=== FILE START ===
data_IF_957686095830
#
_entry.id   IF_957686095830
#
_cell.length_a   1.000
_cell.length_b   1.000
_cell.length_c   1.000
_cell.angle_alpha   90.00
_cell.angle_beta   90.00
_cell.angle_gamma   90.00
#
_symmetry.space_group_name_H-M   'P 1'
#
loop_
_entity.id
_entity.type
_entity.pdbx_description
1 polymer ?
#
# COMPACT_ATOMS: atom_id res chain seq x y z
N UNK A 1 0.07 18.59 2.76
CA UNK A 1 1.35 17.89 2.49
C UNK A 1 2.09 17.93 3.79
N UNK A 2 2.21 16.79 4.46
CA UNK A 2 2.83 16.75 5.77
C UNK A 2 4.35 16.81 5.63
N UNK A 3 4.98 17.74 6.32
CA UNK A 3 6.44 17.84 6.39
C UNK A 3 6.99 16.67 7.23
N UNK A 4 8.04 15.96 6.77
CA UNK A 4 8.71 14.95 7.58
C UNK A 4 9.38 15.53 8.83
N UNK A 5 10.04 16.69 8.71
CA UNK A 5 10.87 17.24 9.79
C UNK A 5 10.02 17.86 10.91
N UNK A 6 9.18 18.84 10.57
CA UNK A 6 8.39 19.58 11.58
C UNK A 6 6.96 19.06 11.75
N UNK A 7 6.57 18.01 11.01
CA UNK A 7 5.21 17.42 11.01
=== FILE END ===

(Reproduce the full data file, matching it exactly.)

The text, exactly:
data_IF_957686095830
#
_entry.id   IF_957686095830
#
_cell.length_a   1.000
_cell.length_b   1.000
_cell.length_c   1.000
_cell.angle_alpha   90.00
_cell.angle_beta   90.00
_cell.angle_gamma   90.00
#
_symmetry.space_group_name_H-M   'P 1'
#
loop_
_entity.id
_entity.type
_entity.pdbx_description
1 polymer ?
#
# COMPACT_ATOMS: atom_id res chain seq x y z
N UNK A 1 0.07 18.59 2.76
CA UNK A 1 1.35 17.89 2.49
C UNK A 1 2.09 17.93 3.79
N UNK A 2 2.21 16.79 4.46
CA UNK A 2 2.83 16.75 5.77
C UNK A 2 4.35 16.81 5.63
N UNK A 3 4.98 17.74 6.32
CA UNK A 3 6.44 17.84 6.39
C UNK A 3 6.99 16.67 7.23
N UNK A 4 8.04 15.96 6.77
CA UNK A 4 8.71 14.95 7.58
C UNK A 4 9.38 15.53 8.83
N UNK A 5 10.04 16.69 8.71
CA UNK A 5 10.87 17.24 9.79
C UNK A 5 10.02 17.86 10.91
N UNK A 6 9.18 18.84 10.57
CA UNK A 6 8.39 19.58 11.58
C UNK A 6 6.96 19.06 11.75
N UNK A 7 6.57 18.01 11.01
CA UNK A 7 5.21 17.42 11.01